Giving praise to the Peak of the West,
Kissing the ground to her ka.
I give praise, hear (my) call,
I was a truthful man on earth!
Made by the servant in the Place-of-Truth, Neferabu, justified.
(I was) an ignorant man and foolish,
Who knew not good from evil.
I did the transgression against the Peak,
And she taught a lesson to me.
I was in her hand by night as by day,
I sat on bricks like the woman in labor,
I called to the wind, it came not to me,
I libated to the Peak of the West, great of strength,
And to every god and goddess.
Behold, I will say to the great and small,
Who are in the troop:
Beware the Peak!
For there is a lion within her!
The Peak strikes with the stroke of a savage lion,
She is after him who offends her!
I called upon my Mistress,
I found her coming to me as sweet breeze;
She was merciful to me,
Having made me see her hand.
She returned to me appeased,
She made my malady forgotten;
For the Peak of the West is appeased,
If one calls upon her.
So says Neferabu, justified.
Behold, let hear every ear,
That lives upon earth:
Beware the Peak of the West!
Such prayers are characteristic of the Ramesside Period, but this development can be traced back to at least the Middle Kingdom. In the typical Egyptian fashion, Neferabu does not stress his own negative conduct, and as such the exact nature of the offenses was not revealed on the stela. Instead, the text focused on praising the goddess for her merciful will in healing his affliction.
This limestone stela was dedicated to Meretseger by Amennakht, Scribe of the Place of Truth, and depicts him kneeling before the seated figure of the Western Peak. It is unknown if this Amennakht is the same man who also dedicated the other stelae because the name was so common at Deir el-Medina. The two texts below are both penitential hymns to Meretseger, Peak of the West. Unlike the Stela of Neferabu, though, these only note the donors’ requests for forgiveness without mention of Meretseger restoring the wrongdoers’ sense of sight:
Praises for your spirit, Meretseger,
Mistress of the West, by the Scribe of the
Place of Truth, Amennakht true-of-voice;
he says: ‘Be praised in peace, O Lady of
the West, Mistress who turns herself to
grace! You made me see darkness in the
day. I shall declare your power to other
people. Be gracious to me in your grace!’
On a British Museum stela the Scribe of the Necropolis Nekhtamun addresses Meretseger as follows:
Praised be thou in peace, Oh Lady of the West,
The Mistress that turns herself toward mercy!
Thou causest me to see darkness by day.
I will declare thy might to all people (?).
Be merciful to me in thy mercy!
The inscribed words on all of these stelae testify to a clear and sincere sense of wrongdoing on the part of the donor, and they also speak to the unwavering confidence in the mercy and forgiveness of the goddess. Propitiating Meretseger meant that those living and working in the Theban area stood a chance against the dangerous creatures. Their calls for protection and forgiveness allowed the Egyptians to believe that they had some sort of power and control over these creatures.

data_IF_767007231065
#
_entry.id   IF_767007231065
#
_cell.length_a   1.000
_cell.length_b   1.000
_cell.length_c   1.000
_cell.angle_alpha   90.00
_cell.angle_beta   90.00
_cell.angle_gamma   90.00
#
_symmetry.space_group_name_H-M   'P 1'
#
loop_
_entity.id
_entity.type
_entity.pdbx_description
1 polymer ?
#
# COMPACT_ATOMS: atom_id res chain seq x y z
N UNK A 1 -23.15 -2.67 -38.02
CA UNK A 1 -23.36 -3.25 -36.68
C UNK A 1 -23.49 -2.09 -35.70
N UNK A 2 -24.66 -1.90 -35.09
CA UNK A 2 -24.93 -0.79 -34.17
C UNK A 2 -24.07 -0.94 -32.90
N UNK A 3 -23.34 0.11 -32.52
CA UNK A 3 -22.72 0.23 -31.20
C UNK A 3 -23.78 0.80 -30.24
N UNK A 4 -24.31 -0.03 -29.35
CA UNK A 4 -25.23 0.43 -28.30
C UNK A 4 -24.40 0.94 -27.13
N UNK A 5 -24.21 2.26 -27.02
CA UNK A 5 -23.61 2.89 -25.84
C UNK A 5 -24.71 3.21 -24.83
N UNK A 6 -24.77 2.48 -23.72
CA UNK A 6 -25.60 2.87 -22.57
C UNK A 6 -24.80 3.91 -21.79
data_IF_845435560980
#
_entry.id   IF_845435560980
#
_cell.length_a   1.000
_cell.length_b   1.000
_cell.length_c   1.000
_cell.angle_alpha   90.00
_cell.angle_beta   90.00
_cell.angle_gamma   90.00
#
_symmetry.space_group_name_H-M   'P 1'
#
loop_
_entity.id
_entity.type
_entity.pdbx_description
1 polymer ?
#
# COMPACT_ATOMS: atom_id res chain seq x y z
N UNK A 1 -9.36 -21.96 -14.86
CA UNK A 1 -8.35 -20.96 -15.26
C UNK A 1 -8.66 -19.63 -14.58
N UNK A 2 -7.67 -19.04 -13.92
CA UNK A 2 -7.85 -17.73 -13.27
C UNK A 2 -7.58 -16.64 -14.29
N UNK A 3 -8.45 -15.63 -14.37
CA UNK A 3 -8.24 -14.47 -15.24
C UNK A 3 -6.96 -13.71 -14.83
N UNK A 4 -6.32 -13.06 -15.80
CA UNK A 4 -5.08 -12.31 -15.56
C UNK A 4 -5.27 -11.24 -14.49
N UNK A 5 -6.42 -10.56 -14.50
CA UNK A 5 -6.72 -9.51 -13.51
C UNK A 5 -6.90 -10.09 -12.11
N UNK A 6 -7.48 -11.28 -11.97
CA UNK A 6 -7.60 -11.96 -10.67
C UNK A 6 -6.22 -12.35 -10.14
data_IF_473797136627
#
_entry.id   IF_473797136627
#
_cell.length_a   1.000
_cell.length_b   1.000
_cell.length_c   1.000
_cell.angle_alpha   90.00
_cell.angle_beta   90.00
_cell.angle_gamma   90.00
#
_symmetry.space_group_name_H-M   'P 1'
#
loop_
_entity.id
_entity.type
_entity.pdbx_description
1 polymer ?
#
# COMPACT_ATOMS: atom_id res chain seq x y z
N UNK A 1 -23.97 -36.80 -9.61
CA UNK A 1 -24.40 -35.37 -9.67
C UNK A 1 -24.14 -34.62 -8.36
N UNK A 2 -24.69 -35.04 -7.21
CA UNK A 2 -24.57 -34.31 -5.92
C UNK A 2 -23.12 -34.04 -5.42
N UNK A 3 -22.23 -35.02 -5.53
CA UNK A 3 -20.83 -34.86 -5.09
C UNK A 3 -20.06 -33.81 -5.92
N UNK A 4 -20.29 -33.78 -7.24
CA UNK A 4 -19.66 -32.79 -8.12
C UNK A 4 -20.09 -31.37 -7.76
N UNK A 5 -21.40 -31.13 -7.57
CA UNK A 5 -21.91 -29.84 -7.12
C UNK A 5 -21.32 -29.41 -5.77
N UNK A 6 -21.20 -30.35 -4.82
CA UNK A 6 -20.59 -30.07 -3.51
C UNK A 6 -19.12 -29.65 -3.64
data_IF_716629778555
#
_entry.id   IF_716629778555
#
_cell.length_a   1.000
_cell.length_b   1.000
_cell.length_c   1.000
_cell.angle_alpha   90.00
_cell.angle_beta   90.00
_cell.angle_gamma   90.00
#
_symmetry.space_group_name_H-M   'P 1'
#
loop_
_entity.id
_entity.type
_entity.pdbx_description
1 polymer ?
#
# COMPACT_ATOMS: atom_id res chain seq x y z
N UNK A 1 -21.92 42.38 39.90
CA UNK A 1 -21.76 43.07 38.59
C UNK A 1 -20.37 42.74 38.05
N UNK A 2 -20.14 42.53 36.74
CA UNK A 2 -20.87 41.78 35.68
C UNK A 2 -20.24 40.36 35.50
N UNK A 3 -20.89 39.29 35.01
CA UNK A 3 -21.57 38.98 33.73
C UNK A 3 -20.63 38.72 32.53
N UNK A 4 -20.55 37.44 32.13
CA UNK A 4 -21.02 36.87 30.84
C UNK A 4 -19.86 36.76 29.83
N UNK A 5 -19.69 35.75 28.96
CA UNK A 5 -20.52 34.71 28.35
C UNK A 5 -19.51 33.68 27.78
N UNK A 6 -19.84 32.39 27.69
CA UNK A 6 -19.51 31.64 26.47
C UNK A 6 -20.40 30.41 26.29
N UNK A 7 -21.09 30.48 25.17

Their remedies for snakebites offered relief only to a certain extent, so utilizing magic and praying to Meretseger served as a potent psychological security system in the realm of Egyptian medicine. Snakes were such a constant threat and their attacks seemed to have such unusually sinister effects that the Egyptians believed that these creatures acted as representatives of chaotic supernatural involvement, thus rendering their bites virtually incurable without additional mythological assistance.
The Fall of Meretseger
Although her close association with the Valley of the Kings solidified her status as a powerful local goddess, outside of Thebes Meretseger never reached the prominence of more ubiquitously worshipped deities. This meant that her worship depended heavily upon her Theban followers. Under the later Ramessids, the power and prestige held by Thebes began to weaken due to governmental economic failures. The 20th dynasty Papyrus Abbott record complaints to the vizier Khaemweset that certain royal and other tombs had been robbed. As a result, the vizier commissioned an official examination of the tombs. Other Tomb Robbery Papyri document how non-royal tombs were targeted by criminals during the reigns of Ramesses IX and Ramesses XI. Her close association with the Valley of the Kings prevented her becoming more than a local deity, so when Thebes was finally abandoned as the Egyptian capital around the 21st dynasty, the necropolis fell out of use and so too ceased her worship.